BY: Adam Kredo
August 18, 2016 5:00 am
An organization that played a key role in the White House’s effort to mislead the public and Congress about last summer’s nuclear agreement with Iran requested $750,000 for this campaign from a foundation backed by liberal billionaire George Soros, according to funding documents leaked to the public.
The Ploughshares Fund, a liberal organization cited by top White House officials as a chief architect of the Obama administration’s campaign to push the Iran deal, requested the cash from Soros’s Open Society Foundations so that it could pay off “experts and validators” of the administration’s diplomacy with Iran, according to a funding proposal titled, “Defending Iran Nuclear Diplomacy.”
The March 2015 funding request was leaked online as part of a massive document disclosure that revealed Soros’s efforts to fund a large network of liberal nonprofits and political groups.
The disclosure of the Ploughshares request shines further light on backroom efforts by the White House and its top allies to create what they called an “echo chamber” to galvanize public support for the nuclear deal with Iran.
Ploughshares was cited by senior White House officials as a chief architect of this campaign, which flooded the media with various experts touting the deal.
Ploughshares requested the $750,000 in order to solidify its pro-Iran network and bring others into the fold, according to the funding request.
This included efforts to “broaden and better coordinate circle of experts and validators who support diplomacy, including prominent US, European and Israeli military and diplomatic personalities, as well as Iranian human rights and civil society leaders,” according to the document.
Ploughshares raised concerns that opponents of the deal would scuttle negotiations before the administration achieved a final agreement.
“One potential risk is that unforeseen events or actions by opponents in the US, Iran, Saudi Arabia or Israel somehow make a deal impossible before the grant is fully implemented,” the document states. “Another potential risk is that negotiations on an accord or implementation phases extend beyond timeframe of the grant, and opportunities to derail diplomacy persist after resources might have been expended.”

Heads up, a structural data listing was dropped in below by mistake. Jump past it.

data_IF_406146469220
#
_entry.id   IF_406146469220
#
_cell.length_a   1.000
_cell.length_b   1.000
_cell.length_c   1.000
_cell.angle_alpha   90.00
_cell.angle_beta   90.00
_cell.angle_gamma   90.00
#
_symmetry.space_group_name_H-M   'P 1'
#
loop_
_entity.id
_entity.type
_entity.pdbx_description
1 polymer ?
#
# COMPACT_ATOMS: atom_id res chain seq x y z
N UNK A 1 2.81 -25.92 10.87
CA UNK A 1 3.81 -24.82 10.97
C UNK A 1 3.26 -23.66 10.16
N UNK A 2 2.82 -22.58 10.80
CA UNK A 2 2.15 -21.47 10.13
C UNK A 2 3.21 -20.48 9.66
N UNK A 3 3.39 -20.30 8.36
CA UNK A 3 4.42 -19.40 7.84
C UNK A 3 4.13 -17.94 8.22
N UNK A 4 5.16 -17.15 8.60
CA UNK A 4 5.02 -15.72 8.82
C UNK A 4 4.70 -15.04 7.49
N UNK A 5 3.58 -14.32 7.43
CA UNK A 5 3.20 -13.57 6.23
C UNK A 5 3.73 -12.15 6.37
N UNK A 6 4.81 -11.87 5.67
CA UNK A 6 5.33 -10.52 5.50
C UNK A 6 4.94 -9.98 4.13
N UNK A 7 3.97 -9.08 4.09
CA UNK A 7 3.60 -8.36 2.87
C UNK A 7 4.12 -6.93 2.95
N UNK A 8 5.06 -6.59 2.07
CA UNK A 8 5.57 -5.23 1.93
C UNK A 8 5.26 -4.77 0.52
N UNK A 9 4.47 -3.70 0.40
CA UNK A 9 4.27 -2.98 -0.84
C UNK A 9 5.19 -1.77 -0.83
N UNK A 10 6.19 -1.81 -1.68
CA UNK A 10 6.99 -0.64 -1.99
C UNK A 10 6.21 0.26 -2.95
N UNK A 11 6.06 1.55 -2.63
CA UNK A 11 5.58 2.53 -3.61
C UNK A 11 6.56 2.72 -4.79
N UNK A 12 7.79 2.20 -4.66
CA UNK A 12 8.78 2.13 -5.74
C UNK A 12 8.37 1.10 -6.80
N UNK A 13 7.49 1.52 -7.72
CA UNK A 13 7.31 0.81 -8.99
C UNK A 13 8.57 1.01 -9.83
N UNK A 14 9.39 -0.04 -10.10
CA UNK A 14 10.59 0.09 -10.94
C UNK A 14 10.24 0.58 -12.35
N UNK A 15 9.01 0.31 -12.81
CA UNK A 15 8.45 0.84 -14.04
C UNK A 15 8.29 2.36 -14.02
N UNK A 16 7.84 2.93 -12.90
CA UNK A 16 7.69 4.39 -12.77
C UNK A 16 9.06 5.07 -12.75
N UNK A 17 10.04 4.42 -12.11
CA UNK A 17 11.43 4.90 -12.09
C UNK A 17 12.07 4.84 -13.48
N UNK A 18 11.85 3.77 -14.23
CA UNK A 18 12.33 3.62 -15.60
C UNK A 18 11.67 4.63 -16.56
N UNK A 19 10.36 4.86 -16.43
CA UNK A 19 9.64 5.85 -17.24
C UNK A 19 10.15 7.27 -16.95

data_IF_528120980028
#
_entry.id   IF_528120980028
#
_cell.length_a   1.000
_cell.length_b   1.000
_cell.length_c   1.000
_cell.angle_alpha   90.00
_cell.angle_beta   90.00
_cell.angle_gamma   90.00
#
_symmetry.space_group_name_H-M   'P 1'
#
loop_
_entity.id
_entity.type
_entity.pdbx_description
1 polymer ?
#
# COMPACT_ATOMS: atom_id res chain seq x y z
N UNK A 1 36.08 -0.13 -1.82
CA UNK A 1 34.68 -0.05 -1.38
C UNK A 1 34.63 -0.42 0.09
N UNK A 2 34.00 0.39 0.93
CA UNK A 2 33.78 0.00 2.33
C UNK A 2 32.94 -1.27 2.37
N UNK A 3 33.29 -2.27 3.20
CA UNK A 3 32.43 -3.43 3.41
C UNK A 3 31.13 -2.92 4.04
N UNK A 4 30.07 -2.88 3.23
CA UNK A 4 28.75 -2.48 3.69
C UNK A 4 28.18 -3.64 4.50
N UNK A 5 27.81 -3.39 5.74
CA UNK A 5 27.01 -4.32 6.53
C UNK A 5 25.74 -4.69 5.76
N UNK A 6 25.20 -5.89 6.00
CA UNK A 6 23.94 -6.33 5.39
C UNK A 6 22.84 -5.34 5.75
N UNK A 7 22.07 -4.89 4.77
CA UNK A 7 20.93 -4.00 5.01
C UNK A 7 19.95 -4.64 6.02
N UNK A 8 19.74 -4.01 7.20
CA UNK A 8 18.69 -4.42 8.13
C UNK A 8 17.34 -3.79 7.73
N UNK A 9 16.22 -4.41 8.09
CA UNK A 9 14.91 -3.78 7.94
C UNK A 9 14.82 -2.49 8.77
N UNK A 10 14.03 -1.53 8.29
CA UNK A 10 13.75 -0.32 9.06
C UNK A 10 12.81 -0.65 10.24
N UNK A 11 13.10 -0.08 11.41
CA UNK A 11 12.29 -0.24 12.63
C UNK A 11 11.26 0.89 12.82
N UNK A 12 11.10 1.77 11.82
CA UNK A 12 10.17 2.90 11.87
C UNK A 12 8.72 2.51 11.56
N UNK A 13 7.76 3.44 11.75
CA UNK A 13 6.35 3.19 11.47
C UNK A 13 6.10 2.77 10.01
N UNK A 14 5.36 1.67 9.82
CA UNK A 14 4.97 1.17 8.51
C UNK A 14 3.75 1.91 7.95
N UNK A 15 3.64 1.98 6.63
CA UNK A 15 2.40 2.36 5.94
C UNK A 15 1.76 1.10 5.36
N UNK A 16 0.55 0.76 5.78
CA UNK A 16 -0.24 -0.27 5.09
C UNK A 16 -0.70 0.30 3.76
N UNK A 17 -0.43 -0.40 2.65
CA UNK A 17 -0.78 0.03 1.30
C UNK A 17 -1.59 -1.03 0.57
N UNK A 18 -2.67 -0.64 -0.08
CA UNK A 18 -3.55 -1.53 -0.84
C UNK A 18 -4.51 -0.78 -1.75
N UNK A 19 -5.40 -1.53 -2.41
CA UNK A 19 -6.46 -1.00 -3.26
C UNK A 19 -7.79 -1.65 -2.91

The money would be used to facilitate “mainstream and social media outreach by validators along with other public and private efforts to shape the debate in support of an agreement and continued diplomacy,” the request states.
Ploughshares also hoped to “increase outreach by coalition members and validators to policymakers with focus on long-term impact of the deal on regional and global security issues where potential cooperation with Iran could be beneficial.”
The request provides a glimpse into efforts by the White House and its allies to strengthen its grasp on the media in order to prevent negative coverage of the Iran agreement.
The Free Beacon disclosed earlier this week that the Washington Post published an op-ed by a contributor employed by organizations that had taken money from Ploughshares. The op-ed advocated in favor of a recent $400 million cash payment to Iran, but the author and the newspaper did not disclose this relationship.
The scandal also has engulfed National Public Radio, which took money from Ploughshares while conducting interviews with proponents of the deal. NPR was also caught cancelling interviews with top congressional opponents of the agreement.
One foreign policy consultant who has worked intimately with Congress on the Iran deal said that the Ploughshares funding request is further proof that the White House’s efforts were well funded and highly influential.
“You couldn’t turn around last summer without bumping into some Iran deal booster complaining about all the money that skeptics were spending,” the source said. “Now we find out that the architects of the Iran echo chamber were soliciting hundreds of thousands of dollars from dark money groups to pour into manipulating the media and pushing fabricated experts into the mainstream.”
Neither the Open Society Foundations nor Ploughshares returned requests for comment.